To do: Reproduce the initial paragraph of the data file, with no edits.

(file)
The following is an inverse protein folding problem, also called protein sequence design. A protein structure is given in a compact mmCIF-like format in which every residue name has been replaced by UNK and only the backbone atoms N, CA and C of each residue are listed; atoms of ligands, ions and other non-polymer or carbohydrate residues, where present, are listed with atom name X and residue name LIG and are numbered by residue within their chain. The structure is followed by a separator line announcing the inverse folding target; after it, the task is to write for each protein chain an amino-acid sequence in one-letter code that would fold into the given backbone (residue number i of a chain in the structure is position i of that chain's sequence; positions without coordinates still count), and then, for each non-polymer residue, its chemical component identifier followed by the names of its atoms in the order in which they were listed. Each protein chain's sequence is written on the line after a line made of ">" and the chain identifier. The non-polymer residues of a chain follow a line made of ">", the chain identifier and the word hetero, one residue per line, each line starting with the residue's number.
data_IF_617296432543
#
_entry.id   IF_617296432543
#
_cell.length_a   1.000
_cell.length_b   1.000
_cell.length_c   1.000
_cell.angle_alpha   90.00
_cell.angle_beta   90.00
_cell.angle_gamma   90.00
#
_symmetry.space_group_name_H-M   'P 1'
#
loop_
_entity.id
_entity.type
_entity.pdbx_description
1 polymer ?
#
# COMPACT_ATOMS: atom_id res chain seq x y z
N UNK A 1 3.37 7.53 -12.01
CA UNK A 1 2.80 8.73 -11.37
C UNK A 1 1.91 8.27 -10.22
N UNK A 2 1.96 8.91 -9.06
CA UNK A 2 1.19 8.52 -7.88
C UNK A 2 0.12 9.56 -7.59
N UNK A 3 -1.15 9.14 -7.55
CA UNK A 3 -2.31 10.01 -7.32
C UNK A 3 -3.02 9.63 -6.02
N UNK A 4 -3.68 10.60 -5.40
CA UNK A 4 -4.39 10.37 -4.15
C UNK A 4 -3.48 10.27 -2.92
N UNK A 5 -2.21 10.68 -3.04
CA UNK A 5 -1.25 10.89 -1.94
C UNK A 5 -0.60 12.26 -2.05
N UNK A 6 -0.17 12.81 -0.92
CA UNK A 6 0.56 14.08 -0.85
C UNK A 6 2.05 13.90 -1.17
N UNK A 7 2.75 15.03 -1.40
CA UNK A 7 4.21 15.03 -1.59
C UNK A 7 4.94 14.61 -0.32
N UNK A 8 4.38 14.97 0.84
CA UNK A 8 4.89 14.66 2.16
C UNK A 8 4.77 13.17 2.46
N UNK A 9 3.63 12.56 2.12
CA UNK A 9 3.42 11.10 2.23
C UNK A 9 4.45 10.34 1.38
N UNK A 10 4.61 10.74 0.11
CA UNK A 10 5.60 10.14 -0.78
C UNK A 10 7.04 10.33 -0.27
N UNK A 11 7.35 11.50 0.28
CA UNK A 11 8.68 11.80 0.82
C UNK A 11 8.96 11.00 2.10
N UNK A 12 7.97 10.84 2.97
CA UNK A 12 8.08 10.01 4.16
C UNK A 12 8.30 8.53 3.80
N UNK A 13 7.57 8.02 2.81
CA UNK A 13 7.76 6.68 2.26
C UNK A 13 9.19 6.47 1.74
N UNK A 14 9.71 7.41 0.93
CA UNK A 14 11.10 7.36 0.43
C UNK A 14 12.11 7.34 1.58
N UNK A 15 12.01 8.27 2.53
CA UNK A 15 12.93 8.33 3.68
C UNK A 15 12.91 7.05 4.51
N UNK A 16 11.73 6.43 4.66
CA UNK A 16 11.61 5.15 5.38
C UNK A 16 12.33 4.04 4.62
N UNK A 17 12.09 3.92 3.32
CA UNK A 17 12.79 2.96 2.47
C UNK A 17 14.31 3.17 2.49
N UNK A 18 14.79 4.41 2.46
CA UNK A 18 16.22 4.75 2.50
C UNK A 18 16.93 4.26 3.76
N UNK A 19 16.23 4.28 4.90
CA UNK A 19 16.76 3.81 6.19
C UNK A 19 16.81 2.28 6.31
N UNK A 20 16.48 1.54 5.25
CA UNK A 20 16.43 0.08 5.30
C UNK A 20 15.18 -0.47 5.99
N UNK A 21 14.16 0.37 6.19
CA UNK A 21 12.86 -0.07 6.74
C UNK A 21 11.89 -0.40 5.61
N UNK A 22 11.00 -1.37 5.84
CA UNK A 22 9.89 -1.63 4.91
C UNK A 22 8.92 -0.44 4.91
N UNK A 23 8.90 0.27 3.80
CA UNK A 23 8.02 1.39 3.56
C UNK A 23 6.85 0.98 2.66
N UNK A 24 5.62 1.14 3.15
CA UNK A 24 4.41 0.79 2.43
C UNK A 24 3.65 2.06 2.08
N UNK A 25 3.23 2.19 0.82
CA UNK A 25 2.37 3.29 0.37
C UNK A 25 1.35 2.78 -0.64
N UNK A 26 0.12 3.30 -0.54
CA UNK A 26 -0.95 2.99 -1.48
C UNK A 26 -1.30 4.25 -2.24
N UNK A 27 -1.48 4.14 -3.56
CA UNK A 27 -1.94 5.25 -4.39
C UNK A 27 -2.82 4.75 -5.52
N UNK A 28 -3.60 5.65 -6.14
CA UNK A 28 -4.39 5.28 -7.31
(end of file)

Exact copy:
The following is an inverse protein folding problem, also called protein sequence design. A protein structure is given in a compact mmCIF-like format in which every residue name has been replaced by UNK and only the backbone atoms N, CA and C of each residue are listed; atoms of ligands, ions and other non-polymer or carbohydrate residues, where present, are listed with atom name X and residue name LIG and are numbered by residue within their chain. The structure is followed by a separator line announcing the inverse folding target; after it, the task is to write for each protein chain an amino-acid sequence in one-letter code that would fold into the given backbone (residue number i of a chain in the structure is position i of that chain's sequence; positions without coordinates still count), and then, for each non-polymer residue, its chemical component identifier followed by the names of its atoms in the order in which they were listed. Each protein chain's sequence is written on the line after a line made of ">" and the chain identifier. The non-polymer residues of a chain follow a line made of ">", the chain identifier and the word hetero, one residue per line, each line starting with the residue's number.